Still, the funding bill could pass even if opposed by a number of Democrats, as some Republicans are expected to support it. “Despite the chorus of opposition from lawmakers and progressive activists, the harsh political reality is that Democratic leaders are considering tying the authorization bill to a bridge financing measure, giving it a good chance of passing. “, said Maxine Joselow of the Washington Post.

quote of the day

“They are not ashamed.”

– President Joe Biden has slammed Republicans who he says are taking credit for building new bridges and roads with funding from the infrastructure bill they oppose. “The truth is, there are a lot more Republicans taking credit for this bill than people who actually voted for it,” Biden said during a speech Thursday at a meeting of the Democratic National Committee. The bipartisan infrastructure bill passed the Senate with the support of 19 Republicans, but got just 13 GOP votes in the House.

The Cost of the January 6 Congressional Committee

The House Select Committee investigating the January 6, 2021 attack on the United States Capitol has spent more than $3 million so far this year, Jake Sherman and John Bresnahan of News report, based on the recently released quarterly report disbursement records.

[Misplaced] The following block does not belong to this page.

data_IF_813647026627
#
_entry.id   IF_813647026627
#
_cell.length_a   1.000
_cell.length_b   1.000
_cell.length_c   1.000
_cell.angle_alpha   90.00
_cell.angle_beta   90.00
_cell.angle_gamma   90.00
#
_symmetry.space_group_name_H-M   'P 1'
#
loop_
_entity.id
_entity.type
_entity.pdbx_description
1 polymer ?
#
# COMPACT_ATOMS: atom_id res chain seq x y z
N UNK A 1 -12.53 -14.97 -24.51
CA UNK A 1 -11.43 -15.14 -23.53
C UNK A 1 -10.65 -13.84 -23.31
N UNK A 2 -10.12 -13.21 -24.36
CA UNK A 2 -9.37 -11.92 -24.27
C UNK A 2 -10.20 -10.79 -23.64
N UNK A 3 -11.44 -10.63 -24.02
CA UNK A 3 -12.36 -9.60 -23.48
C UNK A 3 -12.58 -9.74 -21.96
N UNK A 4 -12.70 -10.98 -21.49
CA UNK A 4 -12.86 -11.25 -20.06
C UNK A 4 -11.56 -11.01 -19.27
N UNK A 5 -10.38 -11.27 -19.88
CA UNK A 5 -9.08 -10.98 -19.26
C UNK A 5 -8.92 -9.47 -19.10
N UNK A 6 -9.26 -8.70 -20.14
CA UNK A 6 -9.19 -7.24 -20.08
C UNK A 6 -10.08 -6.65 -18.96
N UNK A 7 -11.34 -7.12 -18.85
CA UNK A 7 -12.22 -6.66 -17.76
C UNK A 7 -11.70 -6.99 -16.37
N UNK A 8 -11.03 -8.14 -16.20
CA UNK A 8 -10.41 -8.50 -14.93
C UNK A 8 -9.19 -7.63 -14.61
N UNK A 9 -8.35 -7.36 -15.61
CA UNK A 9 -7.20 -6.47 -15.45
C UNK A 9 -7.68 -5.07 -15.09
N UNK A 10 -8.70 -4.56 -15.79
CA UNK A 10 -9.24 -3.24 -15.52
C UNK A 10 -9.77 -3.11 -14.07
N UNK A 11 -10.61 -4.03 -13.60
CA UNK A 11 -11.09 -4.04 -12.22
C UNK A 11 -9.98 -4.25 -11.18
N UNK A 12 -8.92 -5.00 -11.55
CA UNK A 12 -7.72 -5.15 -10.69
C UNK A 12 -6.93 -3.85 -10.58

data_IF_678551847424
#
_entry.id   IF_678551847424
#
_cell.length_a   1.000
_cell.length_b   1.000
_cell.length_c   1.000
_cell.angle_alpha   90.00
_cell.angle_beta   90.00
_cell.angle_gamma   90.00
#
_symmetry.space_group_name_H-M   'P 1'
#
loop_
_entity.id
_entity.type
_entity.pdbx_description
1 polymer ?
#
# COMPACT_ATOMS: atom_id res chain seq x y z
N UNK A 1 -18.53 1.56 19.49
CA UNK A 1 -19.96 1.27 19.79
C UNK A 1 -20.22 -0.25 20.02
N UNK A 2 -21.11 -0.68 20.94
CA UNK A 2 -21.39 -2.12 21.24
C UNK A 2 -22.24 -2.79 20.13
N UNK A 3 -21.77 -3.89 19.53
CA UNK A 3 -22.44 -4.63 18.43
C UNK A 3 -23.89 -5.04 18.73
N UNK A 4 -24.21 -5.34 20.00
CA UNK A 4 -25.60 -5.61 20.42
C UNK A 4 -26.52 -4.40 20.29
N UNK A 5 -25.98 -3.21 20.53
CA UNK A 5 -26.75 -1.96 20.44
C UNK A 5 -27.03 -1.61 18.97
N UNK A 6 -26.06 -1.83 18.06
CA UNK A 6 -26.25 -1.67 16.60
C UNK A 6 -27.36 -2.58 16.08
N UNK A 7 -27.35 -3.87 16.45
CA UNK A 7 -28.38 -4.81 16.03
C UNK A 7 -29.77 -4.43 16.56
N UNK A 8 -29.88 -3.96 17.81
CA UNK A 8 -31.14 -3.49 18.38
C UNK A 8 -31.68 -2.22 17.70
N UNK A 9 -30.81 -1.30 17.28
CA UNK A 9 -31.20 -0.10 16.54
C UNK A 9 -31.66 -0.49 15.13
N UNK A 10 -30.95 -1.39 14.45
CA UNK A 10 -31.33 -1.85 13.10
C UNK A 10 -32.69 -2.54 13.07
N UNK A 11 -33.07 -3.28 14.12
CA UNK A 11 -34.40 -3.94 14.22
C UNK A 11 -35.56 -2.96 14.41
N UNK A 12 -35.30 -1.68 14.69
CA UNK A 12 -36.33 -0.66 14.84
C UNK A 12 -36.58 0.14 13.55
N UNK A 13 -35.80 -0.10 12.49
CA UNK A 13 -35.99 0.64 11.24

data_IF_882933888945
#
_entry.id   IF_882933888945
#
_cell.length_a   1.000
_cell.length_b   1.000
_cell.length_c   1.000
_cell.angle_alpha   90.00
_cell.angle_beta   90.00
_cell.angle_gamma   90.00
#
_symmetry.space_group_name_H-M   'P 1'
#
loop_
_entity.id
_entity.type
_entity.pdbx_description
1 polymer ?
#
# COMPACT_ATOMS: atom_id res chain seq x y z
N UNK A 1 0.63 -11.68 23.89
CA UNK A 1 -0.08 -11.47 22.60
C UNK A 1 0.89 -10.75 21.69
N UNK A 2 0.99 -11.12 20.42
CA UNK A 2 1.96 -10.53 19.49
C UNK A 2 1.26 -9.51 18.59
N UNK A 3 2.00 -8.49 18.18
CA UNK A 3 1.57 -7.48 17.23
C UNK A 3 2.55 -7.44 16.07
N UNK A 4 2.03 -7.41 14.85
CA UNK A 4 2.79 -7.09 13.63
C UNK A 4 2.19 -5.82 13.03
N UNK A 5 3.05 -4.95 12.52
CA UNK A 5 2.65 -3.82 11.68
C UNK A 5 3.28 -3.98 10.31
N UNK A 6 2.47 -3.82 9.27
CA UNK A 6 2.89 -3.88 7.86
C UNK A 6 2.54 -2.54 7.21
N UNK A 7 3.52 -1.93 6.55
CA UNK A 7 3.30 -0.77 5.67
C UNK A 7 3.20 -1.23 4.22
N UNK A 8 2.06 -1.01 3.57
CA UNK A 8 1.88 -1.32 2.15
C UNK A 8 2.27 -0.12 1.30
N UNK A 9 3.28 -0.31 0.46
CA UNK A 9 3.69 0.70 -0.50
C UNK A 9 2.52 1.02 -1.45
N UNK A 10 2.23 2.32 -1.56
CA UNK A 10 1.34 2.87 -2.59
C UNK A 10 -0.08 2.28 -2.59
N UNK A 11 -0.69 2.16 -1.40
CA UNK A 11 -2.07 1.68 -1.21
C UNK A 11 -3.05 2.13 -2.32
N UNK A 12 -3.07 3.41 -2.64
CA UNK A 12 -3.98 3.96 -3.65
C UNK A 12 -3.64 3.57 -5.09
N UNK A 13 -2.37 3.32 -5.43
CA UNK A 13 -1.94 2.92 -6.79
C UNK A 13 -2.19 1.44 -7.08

The exact total: $3,317,373.81, the vast majority of which went to staff.

The committee reportedly employs 57 people and paid out $1.6 million in compensation last quarter. Compare that to the House Judiciary Committee, a standing committee that includes staffers from both parties,” Sherman and Bresnahan write. “The judiciary spent $1.8 million on personnel over the same period.”

The House Ways and Means Committee, for additional context, spent more than $2.5 million last quarter and $4.8 million so far this year.

The January 6 committee also reportedly spent more than $600,000 in each of the last two quarters on outside consultants and services such as transcription, digital forensics and private investigators.

The committee, which Punchbowl says could be “the most sweeping investigation in congressional history,” is expected to hold another hearing this month. Punchbowl reports that he will host a retreat next week to discuss his next steps.

The bottom line: Committee operations and expenses may be significant, but protecting American democracy is priceless.